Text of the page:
It’s 1942 and Darwin is under siege from the Japanese. The mother of twelve year old gravedigger girl Molly Hook died as a result of a curse placed on her family by Longboat Bob whose gold was stolen by her grandfather. Molly lives with her hopeless alcoholic father and abusive uncle and digs graves in Hollow Wood Cemetery, and she believes her heart is turning to stone.
In all these years, he said, he was yet to come across a single gold nugget that brought any real happiness to the person who held it. Longcoat Bob said his family had found one large nugget long ago, centuries back, that resembled a human hand. And it became so coveted by members of his family that it caused fights between brother and sister, sister and mother, father and son. During one dispute an old woman struck her nephew with the gold hand. The nephew was struck dumb and his mental capacity was like a water hole that could never be more than half full after that. And the old woman was so ashamed by her actions that she begged Longcoat Bob’s grandfather, the oldest living member of the family, to hide the gold away in a place where no one else could find it. And any other gold nuggets that were found from that moment on Longcoat Bob’s grandfather reasoned, were best hidden away with it too.
Molly is best friends with a shovel and she speaks to the sky. The sky talks back and offers gifts to help her. While Darwin is being bombed she escapes on a quest to find Longcoat Bob and ask him to lift the curse on her family. She picks up travelling companions on her way – her wicked uncles beautiful actress girlfriend Greta, fleeing his clutches, and Yukio, a Japanese fighter pilot who falls from the sky.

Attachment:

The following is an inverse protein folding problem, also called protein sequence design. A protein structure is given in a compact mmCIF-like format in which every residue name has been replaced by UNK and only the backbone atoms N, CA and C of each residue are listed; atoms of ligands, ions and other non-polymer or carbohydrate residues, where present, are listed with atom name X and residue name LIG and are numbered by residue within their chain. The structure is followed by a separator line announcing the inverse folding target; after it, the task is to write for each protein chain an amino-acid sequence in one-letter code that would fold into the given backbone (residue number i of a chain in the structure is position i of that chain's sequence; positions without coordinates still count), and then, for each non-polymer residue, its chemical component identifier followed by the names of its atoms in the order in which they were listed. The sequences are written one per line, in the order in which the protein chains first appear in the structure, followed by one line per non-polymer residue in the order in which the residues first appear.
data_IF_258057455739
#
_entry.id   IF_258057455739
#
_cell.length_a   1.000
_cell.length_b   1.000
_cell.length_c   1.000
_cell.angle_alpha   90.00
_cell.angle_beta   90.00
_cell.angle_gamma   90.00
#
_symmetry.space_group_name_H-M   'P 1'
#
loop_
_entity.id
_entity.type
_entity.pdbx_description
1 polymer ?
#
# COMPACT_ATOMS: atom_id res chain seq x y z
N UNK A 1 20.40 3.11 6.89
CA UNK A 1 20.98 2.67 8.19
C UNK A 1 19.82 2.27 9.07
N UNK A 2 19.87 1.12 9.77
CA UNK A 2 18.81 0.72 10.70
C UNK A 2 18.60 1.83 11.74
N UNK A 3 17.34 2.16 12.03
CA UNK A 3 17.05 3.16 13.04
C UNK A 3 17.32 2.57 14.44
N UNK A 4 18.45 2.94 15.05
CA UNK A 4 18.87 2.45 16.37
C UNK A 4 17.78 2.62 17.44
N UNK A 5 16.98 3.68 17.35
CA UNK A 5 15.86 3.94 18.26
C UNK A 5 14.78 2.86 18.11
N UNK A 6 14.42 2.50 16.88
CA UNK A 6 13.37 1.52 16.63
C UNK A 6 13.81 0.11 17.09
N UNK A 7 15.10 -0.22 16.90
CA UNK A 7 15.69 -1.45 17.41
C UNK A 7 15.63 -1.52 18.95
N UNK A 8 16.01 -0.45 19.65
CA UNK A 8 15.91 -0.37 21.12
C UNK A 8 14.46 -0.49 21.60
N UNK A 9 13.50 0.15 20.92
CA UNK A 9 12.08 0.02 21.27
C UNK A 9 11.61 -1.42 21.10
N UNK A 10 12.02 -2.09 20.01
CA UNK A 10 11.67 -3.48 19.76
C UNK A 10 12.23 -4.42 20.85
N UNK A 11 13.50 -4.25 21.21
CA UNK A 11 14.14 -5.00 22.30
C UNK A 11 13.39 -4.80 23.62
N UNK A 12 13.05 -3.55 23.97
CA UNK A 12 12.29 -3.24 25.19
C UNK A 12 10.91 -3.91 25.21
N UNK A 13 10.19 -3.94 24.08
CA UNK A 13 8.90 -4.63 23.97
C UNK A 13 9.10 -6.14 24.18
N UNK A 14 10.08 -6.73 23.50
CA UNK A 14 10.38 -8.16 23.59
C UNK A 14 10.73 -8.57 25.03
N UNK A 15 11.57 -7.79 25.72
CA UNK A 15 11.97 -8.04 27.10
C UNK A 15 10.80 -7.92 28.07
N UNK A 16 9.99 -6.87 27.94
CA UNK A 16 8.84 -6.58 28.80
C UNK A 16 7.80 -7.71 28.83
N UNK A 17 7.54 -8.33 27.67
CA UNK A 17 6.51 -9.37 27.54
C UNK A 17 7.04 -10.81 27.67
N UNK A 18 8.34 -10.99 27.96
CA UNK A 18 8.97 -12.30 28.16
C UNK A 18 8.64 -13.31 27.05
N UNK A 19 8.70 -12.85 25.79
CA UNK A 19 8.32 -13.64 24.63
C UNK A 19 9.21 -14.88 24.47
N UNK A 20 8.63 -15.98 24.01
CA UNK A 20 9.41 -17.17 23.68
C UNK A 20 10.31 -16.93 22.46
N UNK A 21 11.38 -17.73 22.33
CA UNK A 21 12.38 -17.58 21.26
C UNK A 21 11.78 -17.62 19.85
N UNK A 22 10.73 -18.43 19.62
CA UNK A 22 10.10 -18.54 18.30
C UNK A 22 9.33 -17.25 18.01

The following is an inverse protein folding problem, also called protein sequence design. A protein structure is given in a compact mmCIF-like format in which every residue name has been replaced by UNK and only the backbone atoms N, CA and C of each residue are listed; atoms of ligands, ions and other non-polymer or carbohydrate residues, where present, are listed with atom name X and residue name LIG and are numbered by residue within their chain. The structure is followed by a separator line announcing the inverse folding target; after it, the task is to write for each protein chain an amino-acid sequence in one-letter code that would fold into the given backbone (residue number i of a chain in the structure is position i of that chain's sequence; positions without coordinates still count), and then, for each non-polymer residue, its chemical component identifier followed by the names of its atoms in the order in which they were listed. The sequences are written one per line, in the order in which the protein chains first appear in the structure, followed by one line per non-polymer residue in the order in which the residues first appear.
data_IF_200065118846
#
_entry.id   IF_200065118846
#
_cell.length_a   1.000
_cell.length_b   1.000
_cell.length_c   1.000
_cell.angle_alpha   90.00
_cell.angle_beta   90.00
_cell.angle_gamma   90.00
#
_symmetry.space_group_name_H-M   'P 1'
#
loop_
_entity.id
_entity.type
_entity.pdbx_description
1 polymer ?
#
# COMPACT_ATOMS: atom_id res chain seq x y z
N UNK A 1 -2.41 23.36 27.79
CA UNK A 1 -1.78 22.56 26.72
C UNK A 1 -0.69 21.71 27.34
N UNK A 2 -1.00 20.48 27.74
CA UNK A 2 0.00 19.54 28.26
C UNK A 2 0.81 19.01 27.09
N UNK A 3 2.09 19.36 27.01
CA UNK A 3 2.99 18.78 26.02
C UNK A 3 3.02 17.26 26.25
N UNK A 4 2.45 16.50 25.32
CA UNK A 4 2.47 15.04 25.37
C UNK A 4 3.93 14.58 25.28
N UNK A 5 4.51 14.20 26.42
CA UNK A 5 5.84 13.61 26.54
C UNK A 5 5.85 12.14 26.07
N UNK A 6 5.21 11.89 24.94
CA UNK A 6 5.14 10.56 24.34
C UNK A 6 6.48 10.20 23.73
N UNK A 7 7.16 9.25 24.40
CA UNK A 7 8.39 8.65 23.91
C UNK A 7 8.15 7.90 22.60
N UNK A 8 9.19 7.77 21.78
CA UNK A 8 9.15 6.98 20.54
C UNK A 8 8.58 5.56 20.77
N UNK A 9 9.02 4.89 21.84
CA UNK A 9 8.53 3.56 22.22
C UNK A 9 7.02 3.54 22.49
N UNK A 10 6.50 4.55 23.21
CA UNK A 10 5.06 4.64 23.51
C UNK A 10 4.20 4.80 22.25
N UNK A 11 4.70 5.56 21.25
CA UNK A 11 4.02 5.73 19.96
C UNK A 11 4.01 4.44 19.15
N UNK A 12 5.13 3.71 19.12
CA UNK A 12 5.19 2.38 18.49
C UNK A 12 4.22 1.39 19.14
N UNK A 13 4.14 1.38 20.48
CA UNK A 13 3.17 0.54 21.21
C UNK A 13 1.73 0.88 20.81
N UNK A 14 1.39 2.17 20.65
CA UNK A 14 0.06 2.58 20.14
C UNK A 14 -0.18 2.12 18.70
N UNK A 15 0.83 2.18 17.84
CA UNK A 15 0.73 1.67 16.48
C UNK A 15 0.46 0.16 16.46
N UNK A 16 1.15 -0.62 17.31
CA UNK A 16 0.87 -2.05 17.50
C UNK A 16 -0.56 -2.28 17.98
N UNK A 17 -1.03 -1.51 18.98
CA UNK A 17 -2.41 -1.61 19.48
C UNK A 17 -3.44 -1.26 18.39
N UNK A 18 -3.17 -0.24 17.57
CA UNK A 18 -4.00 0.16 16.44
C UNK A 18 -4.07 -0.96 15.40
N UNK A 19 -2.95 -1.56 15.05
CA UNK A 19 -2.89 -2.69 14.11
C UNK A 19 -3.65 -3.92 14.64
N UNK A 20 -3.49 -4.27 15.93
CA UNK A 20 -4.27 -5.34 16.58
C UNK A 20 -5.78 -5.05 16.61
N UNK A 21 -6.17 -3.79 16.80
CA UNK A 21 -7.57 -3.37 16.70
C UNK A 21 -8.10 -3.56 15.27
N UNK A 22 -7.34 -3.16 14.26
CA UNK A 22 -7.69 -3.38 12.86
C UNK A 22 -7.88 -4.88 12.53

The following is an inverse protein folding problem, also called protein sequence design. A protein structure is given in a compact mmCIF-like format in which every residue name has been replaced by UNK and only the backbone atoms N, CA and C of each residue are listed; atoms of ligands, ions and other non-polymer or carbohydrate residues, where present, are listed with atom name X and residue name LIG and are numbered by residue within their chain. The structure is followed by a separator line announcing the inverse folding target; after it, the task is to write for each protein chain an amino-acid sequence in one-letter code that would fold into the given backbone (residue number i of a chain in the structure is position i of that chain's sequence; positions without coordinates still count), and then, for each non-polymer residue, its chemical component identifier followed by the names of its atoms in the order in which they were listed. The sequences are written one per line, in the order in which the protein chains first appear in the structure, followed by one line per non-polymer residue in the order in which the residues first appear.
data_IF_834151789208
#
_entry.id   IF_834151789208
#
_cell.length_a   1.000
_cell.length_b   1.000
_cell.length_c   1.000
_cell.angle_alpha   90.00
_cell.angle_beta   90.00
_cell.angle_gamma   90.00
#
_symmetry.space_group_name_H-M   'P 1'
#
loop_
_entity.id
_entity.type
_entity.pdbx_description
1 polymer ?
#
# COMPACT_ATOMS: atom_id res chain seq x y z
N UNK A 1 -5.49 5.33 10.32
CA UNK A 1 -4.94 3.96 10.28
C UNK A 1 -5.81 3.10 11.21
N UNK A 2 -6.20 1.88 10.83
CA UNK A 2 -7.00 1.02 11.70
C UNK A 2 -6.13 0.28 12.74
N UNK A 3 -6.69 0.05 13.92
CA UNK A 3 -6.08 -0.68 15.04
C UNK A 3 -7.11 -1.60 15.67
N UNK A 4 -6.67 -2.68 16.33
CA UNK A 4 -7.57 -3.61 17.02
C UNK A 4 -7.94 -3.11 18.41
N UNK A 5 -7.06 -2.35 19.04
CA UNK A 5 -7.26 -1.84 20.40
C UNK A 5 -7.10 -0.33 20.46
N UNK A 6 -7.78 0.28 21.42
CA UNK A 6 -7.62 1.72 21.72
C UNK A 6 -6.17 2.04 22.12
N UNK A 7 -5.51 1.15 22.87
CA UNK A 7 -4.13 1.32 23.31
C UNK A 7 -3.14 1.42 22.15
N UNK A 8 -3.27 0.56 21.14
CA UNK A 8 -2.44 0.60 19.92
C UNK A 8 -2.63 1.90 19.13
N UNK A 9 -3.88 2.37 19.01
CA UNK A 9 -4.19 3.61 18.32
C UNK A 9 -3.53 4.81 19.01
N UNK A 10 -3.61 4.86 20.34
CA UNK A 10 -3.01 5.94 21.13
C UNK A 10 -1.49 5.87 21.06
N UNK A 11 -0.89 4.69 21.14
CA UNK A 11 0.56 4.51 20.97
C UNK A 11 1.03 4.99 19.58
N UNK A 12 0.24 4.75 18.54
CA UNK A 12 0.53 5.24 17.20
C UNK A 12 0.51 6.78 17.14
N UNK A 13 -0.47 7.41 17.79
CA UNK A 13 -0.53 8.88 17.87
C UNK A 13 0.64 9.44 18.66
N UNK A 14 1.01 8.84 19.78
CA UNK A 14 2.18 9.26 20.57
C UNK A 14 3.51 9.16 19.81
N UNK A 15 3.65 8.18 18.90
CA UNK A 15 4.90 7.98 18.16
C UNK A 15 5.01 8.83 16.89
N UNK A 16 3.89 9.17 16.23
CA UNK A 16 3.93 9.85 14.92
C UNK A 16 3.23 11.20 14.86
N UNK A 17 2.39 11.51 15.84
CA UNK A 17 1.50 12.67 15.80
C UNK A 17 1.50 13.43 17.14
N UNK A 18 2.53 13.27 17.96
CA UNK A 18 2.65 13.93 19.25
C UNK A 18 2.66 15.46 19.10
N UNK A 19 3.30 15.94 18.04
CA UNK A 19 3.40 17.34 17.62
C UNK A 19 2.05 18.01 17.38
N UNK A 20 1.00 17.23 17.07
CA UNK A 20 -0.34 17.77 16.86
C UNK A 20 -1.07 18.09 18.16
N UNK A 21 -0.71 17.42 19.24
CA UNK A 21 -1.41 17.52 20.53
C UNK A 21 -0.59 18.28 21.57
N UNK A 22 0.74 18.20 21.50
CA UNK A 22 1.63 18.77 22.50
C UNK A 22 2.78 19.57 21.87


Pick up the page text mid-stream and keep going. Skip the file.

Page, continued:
The travellers dodge danger and the pursuit of a greedy, angry Uncle Aubrey as they follow a poetic map etched on a gold-panning dish left to Molly by her mother. Molly believes the map will lead her to Longcoat Bob.
Molly knows the secret to a long walk. Never think about the destination. Just think about the air in your lungs, the motion of your arms and legs. There is a rhythm to it, and once you have found it that rhythm can tick-tock through time forever.
All Our Shimmering Skies is Trent Dalton’s second novel. I reviewed his first, Boy Swallows Universe, in a previous blog. The two novels have a lot of parallels – the exploration of good and evil and Dalton’s fabulous sprinkle of magical realism. The protagonists of both stories are children living in the depths of intergenerational trauma amongst abusive and complicated adults but still manage to travel through life with a sense of hope and optimism despite their difficulties. All Our Shimmering Skies is part fable, part fairytale, a hero’s journey wildly imagined in the remote top end. Dalton’s writing is sublime and lyrical, and if you give yourself over to it, he will take you on a heartfelt magical journey.